**0. Statement**
It was a failed job, and I underestimated the role of scale/shift in batch normalization. Details in the fourth quarter, please take a warning. **First, the preface**

There is an explanation for the function of the neural network: It is a universal function approximation. The BP algorithm adjusts the weights, in theory, the neural network can approximate any function.

Of course, to approximate the complexity of the function must not exceed the ability of neural network expression, otherwise it will produce the phenomenon of lack of fit. The function complexity of a network can usually be related to the number and depth of hidden layer nodes.

This article uses a visualization method to visually express a neural network to express its ability. **second, the algorithm**

It is noteworthy that the function of the neural network is the continuous function of the input. If the input is the image of the 2-dimensional coordinates, the output is 3-D RGB color, the color is the coordinates of the continuous function, which is the image is a very important standard of beauty. If we randomly generate the weights of the neural networks, the complexity of the generated images will give us a rough idea of how complex a network can express a function.

Here is the code to generate the image (based on Deeplearntoolbox, Address: Https://github.com/happynear/DeepLearnToolbox):

Layers = Randi (10,1,10) +10;% The number of hidden layer nodes, from [10 20] random sampling
nn = Nnsetup ([2 layers 3]);% build network
nn.activation_function = ' Sigm ';% hidden layer activation function
nn.output = ' sigm ';% output layer activation function
nn.usebatchnormalization = 0;% whether to use batch
normalization Output_h = 600;% High
output_w = 800;% wide
[i,j] = Ind2sub ([Output_h,output_w], (1:output_h*output_w) ');% get coordinates
I = (I-OUTPUT_H/2)/output_h * 2;% normalized
J = (J-OUTPUT_W/2)/output_w * 2;
nn = NNFF (nn,[i j],zeros (Size (i,1), 3));% feedforward neural network
output = Nn.a{length (Nn.a)};
Output = Zscore (output);% to do normalization, this step can be omitted if the output layer activation function is SIGM.
output = reshape (output,[output_h,output_w,3]);
Imshow (Uint8 (output*100+128)),% display image

There are three places to set up, the number of hidden nodes, the activation function used in the neural network, whether the batch normalization is used. For batch normalization, please refer to my previous blog post (link)

The addition of batch normalization here is based on the following considerations: Since we are not using a trained neural network, even if the input is normalized, the weight of the network may not be suitable for the input form we use, not only the gradient will produce a dispersion phenomenon, A similar phenomenon occurs in the Feedforward neural network, which leads to the premature saturation of the network. A normalization is done on each floor to minimize the occurrence of this phenomenon. **iii. Results**

Relu+batch Normalization:

Relu, no batch normalization:

Sigmoid+batch Normalization:

sigmoid, no batch normalization:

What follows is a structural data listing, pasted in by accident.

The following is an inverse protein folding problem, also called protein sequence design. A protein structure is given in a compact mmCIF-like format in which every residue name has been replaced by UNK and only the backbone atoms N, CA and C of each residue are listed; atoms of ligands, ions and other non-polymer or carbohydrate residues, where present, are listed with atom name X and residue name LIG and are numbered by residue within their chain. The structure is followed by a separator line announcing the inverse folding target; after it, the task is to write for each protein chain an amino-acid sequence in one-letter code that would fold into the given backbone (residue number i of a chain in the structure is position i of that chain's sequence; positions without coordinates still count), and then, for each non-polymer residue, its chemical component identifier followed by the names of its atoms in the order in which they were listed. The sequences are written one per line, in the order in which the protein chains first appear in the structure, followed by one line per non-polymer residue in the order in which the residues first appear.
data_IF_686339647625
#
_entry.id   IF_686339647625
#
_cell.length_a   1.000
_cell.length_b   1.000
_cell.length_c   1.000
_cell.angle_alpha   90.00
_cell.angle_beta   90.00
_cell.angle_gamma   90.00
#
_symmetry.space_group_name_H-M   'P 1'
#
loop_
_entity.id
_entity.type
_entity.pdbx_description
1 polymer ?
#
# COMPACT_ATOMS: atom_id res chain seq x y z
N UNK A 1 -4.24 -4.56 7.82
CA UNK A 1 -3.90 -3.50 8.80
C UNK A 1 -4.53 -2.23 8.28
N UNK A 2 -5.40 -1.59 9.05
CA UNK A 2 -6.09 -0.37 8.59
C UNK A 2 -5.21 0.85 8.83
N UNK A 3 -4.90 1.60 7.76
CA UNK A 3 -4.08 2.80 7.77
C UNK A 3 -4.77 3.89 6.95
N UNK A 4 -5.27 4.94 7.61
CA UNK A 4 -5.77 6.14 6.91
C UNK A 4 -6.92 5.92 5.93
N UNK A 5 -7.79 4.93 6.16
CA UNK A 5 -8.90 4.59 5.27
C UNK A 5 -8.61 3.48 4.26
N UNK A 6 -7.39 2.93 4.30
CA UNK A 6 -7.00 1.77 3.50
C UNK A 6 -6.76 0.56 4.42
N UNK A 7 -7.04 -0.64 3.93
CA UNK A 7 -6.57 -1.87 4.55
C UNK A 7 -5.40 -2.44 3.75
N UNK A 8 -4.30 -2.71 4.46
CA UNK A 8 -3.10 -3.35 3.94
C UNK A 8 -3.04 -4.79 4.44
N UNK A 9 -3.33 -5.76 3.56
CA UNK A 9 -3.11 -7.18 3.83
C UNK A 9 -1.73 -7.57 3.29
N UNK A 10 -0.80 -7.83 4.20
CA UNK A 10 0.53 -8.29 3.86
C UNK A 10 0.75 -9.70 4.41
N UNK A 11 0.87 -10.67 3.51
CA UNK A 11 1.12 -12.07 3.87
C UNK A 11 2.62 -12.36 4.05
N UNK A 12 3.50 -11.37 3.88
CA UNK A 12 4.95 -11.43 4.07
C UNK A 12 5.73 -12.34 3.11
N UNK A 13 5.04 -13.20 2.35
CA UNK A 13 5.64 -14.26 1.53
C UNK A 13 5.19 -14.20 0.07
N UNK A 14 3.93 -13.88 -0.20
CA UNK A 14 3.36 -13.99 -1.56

The above images are generated from 10 hidden layers of neural networks, and images generated by different layers are asked to run the code and observe them.

You can see:

1, the functions expressed by Relu+batch normalization are the most complex.

2, Sigmoid+batch normalization generated images have more of the same color area, relatively less than relu expression ability, and some even as relu without bn conditions generated images complex.

3, using the sigmoid function instead of the batch normalization algorithm, the function image is relatively simple, by observing the output of each layer can be seen, the last layer of the node response value is almost equal, at this time the network has actually degenerated into a simple no hidden layer network.

The resulting images can be downloaded from the following link:

Http://pan.baidu.com/s/1hqtkoug **Four, PostScript**

Because the teacher in the next room's office has a deep learning call for Paper, so I take this blog out to want to do more in-depth research. I was thinking, if you continue to leaky Relu, maxout and other structures to run a bit, and then expand this, into the form of CNN (this algorithm can be seen as a 2channel linear image, after multiple 1x1conv, output 3channel image), The Vgg, Inception, NIN and other structures to run, is a good article ah.

However, after coding a bunch of code, I found a major bug, and in the batch normalization layer, I only considered the impact of scale and forgot another key factor: shift, which actually has a greater impact on the functions that the network expresses.

Note that all lines appear to point to the midpoint of the image in the image generated by Sigmoid+batch normalization above. This is because if the shift=0 is set, the function expressed must be a singular function after bn, because of the sigmoid about (0,0.5) odd symmetry. The nesting of multiple odd functions may be odd or even function, but they all have some symmetry, which limits the use of neural networks. So shift also has to be assigned to break this symmetry.

After you assign a random value to shift, the image generated by sigmoid+bn becomes this way (hidden layer number 5):

From this picture, we can hardly say how complicated it is with the image generated by Relu, so this method only generates good-looking graphs. It's just like that, but it doesn't have any eggs.

Further analysis, in fact, the possibility of having a large number of complex images in the original artwork is shrunk to the middle of a small point, for example, if you turn the shift's random range down a little bit, you'll generate a complex middle, with a radial shape around it (hidden layer 8):

It appears that this Paper is not out, please allow me to make a sad expression.